Where to Stay While Waiting for BTO?
BTOs typically require a waiting time of three to four years; from the time you get allocated a unit to collecting your keys. With the recent Covid-19 situation, it has caused further delays. The recent batch of BTOs released for instance will take up to five years to complete because of new safety measures put in place.
Whether you are newly married and are looking forward to staying with your spouse or are just looking to move out of your existing home because of a difficult situation, the long waiting time can be really frustrating. What temporary housing options are open to you while waiting for your BTO? We explore them here.
The Affordable Option: Renting directly from HDB
For those waiting for their BTOs, HDB offers a temporary housing option under the Parenthood Provisional Housing Scheme (PPHS). You can rent either a 3-room or a 4-room flat from HDB. This is open to couples that are married or have applied their BTO under the Fiancé/Fiancée Scheme. It is also open to divorced or widowed parents with children.
Image: Steven Hwg from Unsplash
To be eligible, you will also need to meet the following criteria:
- Be a Singapore citizen with another Singapore Citizen or Singapore Permanent Resident in your household.
- You and your occupiers cannot own an existing HDB flat.
Similar to balloting for a BTO flat, you will need to apply for a PPHS flat (online or in person) and then wait to select a flat if your application is successful. The tenancy duration is capped at 3 years and your tenancy term will end within four months of the estimated completion date or the PPHS site’s availability of use, whichever is shorter.
Depending on location, the rent for 3-room flats start from $600, while 4-room flats go for $1,500. Rent is a lot cheaper than if you were to rent a flat in the open market. With that said, the choice of locations is very much limited.
For more information, visit HDB’s page on the PPHS here.
The Conventional Option: Renting from the open market
Renting from the open market opens up a lot of possibilities, most notably in terms of location. You can also choose to rent an entire apartment or just a single room. Decide whether you want to rent an HDB or a private property like a condominium. The latter, in general, is more expensive.
Image: Eugenia Clara from Unsplash
When it comes to renting from the open market, here are some important regulations to take note of:
- If you are renting from a private property, the minimum tenancy period is 3 months, while HDB requires a minimum tenancy period of 6 months.
- For HDB rentals, you are only allowed to rent a bedroom from 3-room HDB flats and bigger.
- For private properties, URA mandates that there is an occupancy cap of six unrelated persons per property. Unrelated persons refer to anyone who is not part of the same family unit.
- For HDB, the maximum number of tenants and occupants (including flat owners) are four for 1- and 2-room flats and six for 3-room flats and bigger.
You can obtain a gauge of market rental rates for HDB flats here. With private properties, visit property listings to get an estimate. Anything within the Core Central Region (CCR)—places like Orchard, Bukit Timah and Holland—will likely garner a higher rent. Homes in the Rest of the Central Region (RCR) such as in neighbourhoods like Queenstown, Balestier or Marine Parade have a mid-tier price range in terms of rent. If you are looking to save some moolah for your home renovations or prefer a larger apartment, look out for units in the Outside Central Region (OCR).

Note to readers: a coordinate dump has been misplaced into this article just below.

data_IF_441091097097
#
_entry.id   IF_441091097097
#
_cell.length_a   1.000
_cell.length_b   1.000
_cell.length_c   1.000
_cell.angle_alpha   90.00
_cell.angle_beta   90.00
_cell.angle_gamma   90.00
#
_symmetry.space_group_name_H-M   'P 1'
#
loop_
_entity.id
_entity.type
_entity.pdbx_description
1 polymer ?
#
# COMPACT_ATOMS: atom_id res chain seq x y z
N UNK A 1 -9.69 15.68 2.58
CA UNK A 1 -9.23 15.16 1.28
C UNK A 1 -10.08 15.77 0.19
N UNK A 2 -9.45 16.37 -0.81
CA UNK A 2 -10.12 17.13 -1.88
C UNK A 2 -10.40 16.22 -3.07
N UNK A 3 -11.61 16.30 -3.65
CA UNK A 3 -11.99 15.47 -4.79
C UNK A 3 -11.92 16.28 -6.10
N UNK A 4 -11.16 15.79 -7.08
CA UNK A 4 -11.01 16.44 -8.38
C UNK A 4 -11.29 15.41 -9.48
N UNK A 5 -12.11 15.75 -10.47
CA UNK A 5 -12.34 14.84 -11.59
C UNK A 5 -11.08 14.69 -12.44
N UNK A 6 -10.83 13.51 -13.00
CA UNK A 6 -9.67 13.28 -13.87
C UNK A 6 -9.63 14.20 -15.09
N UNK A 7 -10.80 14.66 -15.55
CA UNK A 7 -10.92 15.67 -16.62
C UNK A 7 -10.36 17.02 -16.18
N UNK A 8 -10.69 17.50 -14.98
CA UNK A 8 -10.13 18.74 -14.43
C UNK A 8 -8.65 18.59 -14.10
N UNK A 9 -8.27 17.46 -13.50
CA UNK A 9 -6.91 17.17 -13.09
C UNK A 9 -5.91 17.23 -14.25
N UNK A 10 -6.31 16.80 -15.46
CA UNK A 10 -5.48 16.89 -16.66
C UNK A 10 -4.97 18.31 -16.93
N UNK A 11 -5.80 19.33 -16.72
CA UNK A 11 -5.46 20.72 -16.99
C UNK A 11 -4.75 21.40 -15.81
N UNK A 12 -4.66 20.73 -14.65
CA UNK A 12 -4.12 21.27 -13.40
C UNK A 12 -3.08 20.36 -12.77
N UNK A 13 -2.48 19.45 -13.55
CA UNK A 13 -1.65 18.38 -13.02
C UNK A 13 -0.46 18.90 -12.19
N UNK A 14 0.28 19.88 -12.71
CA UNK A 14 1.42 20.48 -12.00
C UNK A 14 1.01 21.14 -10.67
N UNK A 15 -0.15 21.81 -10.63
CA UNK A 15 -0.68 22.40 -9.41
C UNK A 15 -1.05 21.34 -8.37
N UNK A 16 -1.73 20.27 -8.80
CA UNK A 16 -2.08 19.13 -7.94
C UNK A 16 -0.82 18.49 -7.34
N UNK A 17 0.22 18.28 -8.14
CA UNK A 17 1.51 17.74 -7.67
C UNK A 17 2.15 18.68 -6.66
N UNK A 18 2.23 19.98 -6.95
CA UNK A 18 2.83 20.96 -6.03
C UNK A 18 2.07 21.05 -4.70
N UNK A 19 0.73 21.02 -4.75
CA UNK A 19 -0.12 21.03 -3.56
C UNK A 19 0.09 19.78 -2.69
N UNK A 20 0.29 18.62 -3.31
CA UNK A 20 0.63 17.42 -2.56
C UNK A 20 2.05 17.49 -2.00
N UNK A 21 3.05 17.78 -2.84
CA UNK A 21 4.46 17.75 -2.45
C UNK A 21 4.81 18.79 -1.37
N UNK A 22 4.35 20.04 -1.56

The Indulgent Option: Splurge on co-living
If you’ve got a bit of cash to spare, co-living’s an option for you. Similar to co-working spaces, co-living spaces provide private accommodation with communal facilities like the living room, kitchen and laundry room shared among other members or residents in the same facility. They often come with housekeeping services, WI-FI and 24/7 air-conditioning. Interiors are usually trendy and Insta-worthy, with features like exposed pipes, large expansive windows, neon hues, walls plastered with quirky quotes or splashes of greenery.
The benefit of this—if you’re a social butterfly—is that you’ll get to mingle with different people from different walks of life because of the shared spaces. Some co-living options allow members to host events from time to time, while others offer exercises classes and have on-site facilities like the gym and swimming pool where you’ll get a chance to know one another.
Prefer your privacy? Most co-living spaces also offer options where you get to keep pretty much to yourself, with private bathrooms or a separate living space altogether. These rooms or apartments will usually cost more.
Popular co-living space Hmlet has prices starting from $1,050 per month with locations in places like Shenton Way and Tiong Bahru. Lyf in Funan charges $150 per night for their studio room, which allows a maximum occupancy of two. Figment has co-living spaces located in gorgeous heritage shophouses, and their luxury offerings start at $1,600 per month.